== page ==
Clinical research has used, largely,THC and CBD finding that the combination if often synergistic but even then not as effective as the whole plant (dried leaf and bud) (6). This underscores the importance of recognizing that multiple components acting synergistically produce the most effective outcome. The pharmacology industry is based on the reductionistic isolation of (a la Ehrlich) a “silver bullet” and running with it. That’s obviously not the most effective approach to cannabis. The reductionistic approach, given some 400 active components and a wide variety of concentrations possible, many of them biphasic, could be productive given the new generations of chemico-physiologic modeling and artificial intelligence (e.g. Deep Mind-Alphafold). Don’t hold your breath.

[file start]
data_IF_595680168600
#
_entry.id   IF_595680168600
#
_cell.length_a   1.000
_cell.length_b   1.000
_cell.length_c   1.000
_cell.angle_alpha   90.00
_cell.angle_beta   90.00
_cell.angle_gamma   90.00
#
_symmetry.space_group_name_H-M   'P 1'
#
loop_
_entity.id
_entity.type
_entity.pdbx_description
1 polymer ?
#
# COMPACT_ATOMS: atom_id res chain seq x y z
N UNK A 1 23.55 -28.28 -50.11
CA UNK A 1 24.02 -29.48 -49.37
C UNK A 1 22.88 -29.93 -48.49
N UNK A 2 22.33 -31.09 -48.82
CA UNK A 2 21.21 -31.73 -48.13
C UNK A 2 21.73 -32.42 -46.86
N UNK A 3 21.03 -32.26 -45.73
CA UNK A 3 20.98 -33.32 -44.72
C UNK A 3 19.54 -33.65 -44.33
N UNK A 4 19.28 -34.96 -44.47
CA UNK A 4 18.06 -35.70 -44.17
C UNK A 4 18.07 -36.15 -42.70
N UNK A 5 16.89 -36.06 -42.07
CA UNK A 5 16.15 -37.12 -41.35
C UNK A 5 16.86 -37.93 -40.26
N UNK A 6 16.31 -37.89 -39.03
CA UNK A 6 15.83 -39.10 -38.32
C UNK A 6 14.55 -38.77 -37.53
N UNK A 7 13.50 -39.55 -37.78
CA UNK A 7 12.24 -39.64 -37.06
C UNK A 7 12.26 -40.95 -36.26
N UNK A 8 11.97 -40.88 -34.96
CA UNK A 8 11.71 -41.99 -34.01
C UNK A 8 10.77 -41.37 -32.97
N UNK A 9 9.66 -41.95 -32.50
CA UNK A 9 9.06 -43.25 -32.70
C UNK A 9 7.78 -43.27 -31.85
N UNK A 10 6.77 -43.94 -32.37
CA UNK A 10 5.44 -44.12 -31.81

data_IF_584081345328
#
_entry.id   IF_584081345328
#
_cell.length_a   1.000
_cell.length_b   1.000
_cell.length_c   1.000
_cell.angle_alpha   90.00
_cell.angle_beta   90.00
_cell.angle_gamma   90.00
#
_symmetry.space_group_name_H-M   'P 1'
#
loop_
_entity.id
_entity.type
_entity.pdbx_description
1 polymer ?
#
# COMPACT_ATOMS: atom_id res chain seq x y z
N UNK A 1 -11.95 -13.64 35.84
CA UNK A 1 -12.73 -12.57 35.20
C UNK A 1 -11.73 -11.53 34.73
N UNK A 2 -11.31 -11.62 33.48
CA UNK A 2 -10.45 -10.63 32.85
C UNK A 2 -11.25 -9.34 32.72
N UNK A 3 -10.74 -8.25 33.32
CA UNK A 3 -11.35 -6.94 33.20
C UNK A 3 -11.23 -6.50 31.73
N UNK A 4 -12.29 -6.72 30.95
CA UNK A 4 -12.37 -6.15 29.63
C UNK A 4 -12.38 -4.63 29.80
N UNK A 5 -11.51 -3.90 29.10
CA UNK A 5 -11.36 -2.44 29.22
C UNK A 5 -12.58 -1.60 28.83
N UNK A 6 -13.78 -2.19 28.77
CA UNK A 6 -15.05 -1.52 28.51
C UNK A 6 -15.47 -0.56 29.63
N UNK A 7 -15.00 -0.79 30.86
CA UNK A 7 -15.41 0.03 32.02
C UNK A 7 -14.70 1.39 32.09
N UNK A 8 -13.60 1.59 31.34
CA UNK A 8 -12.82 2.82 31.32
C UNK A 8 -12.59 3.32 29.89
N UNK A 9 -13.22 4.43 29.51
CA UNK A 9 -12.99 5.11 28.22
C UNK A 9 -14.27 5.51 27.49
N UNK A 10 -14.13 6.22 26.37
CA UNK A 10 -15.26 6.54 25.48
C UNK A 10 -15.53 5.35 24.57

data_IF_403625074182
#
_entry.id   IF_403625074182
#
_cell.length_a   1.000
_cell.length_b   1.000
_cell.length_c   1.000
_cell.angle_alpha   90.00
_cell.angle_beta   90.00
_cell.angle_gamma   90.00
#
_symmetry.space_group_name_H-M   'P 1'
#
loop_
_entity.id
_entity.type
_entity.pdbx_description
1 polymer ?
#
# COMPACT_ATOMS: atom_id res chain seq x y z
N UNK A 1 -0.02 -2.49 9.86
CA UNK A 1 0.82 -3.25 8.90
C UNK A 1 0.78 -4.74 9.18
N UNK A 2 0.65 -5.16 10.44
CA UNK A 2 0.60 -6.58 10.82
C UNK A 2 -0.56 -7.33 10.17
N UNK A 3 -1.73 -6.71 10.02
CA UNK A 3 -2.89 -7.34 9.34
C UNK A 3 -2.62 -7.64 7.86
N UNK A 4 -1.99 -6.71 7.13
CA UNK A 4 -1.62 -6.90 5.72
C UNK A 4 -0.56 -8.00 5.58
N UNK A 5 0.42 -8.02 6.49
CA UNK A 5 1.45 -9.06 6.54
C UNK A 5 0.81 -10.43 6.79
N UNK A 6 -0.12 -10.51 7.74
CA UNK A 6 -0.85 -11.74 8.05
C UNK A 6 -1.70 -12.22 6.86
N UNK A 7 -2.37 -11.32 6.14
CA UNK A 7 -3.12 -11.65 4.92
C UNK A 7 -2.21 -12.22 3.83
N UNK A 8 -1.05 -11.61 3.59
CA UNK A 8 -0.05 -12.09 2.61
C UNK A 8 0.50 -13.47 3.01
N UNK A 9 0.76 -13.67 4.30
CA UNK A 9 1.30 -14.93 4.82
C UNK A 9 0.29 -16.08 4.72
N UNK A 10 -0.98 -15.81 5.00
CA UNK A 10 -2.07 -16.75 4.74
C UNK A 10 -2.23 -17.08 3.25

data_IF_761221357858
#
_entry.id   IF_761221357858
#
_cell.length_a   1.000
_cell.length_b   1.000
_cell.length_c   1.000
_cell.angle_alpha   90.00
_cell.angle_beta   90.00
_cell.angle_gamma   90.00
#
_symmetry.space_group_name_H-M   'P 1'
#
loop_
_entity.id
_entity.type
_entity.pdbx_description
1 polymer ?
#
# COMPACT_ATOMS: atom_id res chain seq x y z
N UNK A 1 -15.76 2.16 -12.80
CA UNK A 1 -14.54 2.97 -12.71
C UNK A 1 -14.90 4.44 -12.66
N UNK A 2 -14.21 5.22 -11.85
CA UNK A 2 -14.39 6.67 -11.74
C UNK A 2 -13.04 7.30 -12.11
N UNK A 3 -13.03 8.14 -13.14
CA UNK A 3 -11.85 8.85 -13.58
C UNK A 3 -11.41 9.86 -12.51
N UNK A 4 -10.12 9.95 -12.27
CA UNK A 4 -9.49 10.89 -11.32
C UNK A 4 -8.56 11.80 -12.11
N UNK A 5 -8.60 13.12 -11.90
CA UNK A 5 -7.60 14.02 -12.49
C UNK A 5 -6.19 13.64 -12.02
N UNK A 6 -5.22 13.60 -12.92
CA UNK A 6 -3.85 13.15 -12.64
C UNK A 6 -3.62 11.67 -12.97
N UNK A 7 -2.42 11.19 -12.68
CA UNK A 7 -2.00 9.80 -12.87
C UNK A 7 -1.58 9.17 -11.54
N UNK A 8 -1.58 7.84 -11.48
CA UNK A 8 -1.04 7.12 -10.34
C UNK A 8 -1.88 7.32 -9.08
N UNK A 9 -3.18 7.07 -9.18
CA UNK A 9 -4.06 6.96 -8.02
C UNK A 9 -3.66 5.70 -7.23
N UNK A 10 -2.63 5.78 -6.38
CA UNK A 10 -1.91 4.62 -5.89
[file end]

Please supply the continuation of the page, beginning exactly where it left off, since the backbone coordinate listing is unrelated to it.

This brings us to the last point and the reason for my writing this article: olive oil extraction of dried green leaf and bud provides a topical infusion with often dramatic pain relief, especially in chronic neuropathic varieties. It is also absurdly cheap if you grow it yourself or have friends who do, and then follow the simple directions given below ("Preparation of: Dr Ellis’ Cannabis Infusion").

I have asked many of my patients to compare the effectiveness of the olive oil infusion (OOI) with other topical cannabis products. OOI is consistently much better than anything else applied topically or taken orally by prescription. Proving this will be very difficult if not impossible for a host of reasons starting with lack of a standardized product. However, practically, I have used four separate strains of high quality seedlings (15$/seedling) with comparable, excellent results. I expect that any other cloned strains would do as well. There have been no reports of allergic reactions- they are possible and need to be watched for, but the incidence will be less because of its topical, rather than oral or pulmonary application (6).

Patients apply a very thin film (otherwise it will drip) covering the skin of the affected area, letting it absorb. This can be done as needed. Overdosage is not a problem.